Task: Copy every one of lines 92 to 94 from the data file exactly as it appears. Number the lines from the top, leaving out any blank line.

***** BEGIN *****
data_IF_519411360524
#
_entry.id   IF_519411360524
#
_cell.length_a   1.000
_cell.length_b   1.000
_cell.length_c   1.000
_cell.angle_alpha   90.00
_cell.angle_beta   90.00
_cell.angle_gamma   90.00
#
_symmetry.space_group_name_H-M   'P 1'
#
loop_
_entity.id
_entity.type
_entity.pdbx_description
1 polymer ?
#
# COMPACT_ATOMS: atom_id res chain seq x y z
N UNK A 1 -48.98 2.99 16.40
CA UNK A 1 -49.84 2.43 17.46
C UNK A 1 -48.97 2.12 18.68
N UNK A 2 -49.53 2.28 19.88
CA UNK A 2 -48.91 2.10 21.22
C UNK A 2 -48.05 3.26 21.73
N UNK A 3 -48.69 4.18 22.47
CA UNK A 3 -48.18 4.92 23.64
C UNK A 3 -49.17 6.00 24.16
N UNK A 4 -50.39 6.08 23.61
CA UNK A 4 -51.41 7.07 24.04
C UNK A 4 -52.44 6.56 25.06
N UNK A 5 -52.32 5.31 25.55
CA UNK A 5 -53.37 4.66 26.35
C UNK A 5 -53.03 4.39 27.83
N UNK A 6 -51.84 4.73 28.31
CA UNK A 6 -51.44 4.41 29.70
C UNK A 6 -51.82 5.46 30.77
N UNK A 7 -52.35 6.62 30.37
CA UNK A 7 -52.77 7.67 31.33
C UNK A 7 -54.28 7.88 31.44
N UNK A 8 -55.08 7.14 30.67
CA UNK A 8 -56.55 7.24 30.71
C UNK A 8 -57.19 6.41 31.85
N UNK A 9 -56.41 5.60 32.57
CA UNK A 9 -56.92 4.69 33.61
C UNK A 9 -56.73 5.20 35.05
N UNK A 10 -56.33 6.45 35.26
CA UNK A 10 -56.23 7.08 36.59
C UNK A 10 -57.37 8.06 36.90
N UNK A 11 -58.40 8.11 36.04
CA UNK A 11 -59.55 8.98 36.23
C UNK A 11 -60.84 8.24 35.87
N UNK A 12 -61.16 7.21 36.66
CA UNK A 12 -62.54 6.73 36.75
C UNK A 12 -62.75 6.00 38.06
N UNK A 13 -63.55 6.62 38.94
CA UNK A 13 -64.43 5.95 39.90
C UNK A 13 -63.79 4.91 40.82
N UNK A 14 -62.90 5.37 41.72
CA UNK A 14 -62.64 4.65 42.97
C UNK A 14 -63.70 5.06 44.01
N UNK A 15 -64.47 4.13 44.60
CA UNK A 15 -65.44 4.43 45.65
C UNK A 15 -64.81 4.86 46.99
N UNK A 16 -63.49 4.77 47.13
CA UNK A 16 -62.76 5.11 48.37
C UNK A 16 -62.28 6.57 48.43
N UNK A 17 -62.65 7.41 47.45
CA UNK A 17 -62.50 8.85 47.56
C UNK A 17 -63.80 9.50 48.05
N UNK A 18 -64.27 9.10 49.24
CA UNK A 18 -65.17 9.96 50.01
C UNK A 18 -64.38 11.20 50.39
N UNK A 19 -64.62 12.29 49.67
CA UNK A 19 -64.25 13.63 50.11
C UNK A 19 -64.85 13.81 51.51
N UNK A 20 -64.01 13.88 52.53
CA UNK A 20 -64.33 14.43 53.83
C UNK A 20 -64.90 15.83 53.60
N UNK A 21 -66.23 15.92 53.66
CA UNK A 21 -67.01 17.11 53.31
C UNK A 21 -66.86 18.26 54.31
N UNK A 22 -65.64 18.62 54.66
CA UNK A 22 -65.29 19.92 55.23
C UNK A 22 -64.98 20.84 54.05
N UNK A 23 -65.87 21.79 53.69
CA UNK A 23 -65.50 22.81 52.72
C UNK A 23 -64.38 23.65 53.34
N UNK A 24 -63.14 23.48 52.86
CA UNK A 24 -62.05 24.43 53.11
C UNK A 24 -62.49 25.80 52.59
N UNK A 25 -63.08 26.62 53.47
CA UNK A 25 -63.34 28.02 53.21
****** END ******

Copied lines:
C UNK A 24 -62.49 25.80 52.59
N UNK A 25 -63.08 26.62 53.47
CA UNK A 25 -63.34 28.02 53.21